• HOW DO YOU PREPARE FOR AN ULTRASOUND?
    Typically, ultrasound examinations do not require any preparation. Your doctor will let you know if there is an exception such as whether you should refrain from eating or drinking before the exam.

Ultrasound Locations

1 Hospital Plaza
Stamford, CT 06902
(203) 276-2602

32 Strawberry Hill Court, 2nd Fl
Stamford, CT 06902
(203) 276-2602

6 Thorndal Circle, Suite 104
Darien, CT 06820
(203) 276-2602

75 Holly Hill Lane
Greenwich, CT 06830
(203) 276-2602

372 Danbury Road, Suite 181
Wilton, CT 06897



Nuclear Medicine

Your health care provider recommended a nuclear medicine procedure (also called a scan) because they think it is the best course of action to determine how well an organ or tissue functions in your body, or how far a disease has progressed.

  • Nuclear medicine is a non-invasive radiologic procedure that uses radioactive material to evaluate the functionality of an organ, and to diagnose or treat certain diseases.
  • While other radiologic modalities provide images on the structure of an organ, a nuclear medicine procedure provides information on the functionality of that organ. It tells the doctor whether the organ is working as it should or not. 


  • WHAT HAPPENS DURING A NUCLEAR MEDICINE EXAM?
    A nuclear medicine exam, which takes about 45 minutes, is very similar to a CT exam in that you will lie very still on a table while being moved in and out of a doughnut-shaped machine.  

    The radioactive "tracer" is given orally through an IV, or inhaled and is absorbed into your body and accumulates in the tissues. Once the tracer is absorbed, a special nuclear medicine camera detects the radioactive material inside your body, and images of this activity enable the radiologist to study the function of your tissues and anatomy.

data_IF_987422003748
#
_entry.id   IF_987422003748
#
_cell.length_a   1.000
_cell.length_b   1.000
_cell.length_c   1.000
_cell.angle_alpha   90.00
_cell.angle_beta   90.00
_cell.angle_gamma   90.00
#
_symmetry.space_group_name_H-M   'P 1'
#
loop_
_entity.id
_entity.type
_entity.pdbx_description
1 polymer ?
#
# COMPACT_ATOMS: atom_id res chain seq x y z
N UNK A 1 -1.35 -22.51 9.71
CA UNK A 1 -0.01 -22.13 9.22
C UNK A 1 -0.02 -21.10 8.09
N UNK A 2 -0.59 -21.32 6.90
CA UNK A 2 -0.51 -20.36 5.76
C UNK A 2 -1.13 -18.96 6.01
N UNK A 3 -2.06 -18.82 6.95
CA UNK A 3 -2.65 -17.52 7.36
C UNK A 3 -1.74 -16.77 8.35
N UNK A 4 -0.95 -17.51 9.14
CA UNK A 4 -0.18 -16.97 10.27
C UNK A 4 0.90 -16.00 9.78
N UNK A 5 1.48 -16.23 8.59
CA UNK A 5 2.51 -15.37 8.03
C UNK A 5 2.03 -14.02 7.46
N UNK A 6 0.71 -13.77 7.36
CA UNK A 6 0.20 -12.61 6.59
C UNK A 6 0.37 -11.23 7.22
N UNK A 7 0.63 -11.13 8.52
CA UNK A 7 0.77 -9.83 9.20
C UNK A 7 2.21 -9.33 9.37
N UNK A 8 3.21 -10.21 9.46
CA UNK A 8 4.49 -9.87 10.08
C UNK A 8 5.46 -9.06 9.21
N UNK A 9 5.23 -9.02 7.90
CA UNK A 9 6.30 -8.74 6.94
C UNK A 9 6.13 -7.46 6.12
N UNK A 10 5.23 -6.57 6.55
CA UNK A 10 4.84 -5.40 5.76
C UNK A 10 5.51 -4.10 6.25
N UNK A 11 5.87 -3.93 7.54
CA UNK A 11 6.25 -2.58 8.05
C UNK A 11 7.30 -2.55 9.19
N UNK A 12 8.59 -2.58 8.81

• HOW DO YOU PREPARE FOR A NUCLEAR MEDICINE EXAM?
    • For 24 hours before your exam, please do not exercise, and eat a low-carb diet. That means omitting sugar, pasta, bread, potatoes, rice, corn, carrots, fruit, and fruit juice.
    • Six hours before your exam, do not eat or drink anything. You should not chew gum, eat mints, or cough drops.
  • IS THE RADIOACTIVE MATERIAL SAFE?
    The radioactive material, when given in small amounts, is not harmful. Most procedures use a very small dose of radioactive material, and the technologist will give the lowest dose necessary for the requested procedure.

    Within 24 hours, most radioactive material will leave the body by bowel movements, urination, or sweating. Unless you have been given a treatment and told to stay away from others for a specific period, it isn’t necessary to distance yourself from anyone after the procedure.
  • HOW CAN YOU LEARN MORE ABOUT THIS SCAN?
    If you have any questions about your exam, please do not hesitate to contact the Nuclear Medicine Department at 203.276.7064.

Where To Get A Nuclear Medicine Procedure

1 Hospital Plaza
Stamford, CT 06902
(203) 276-2602

32 Strawberry Hill Court, 2nd Fl
Stamford, CT 06902
(203) 276-2602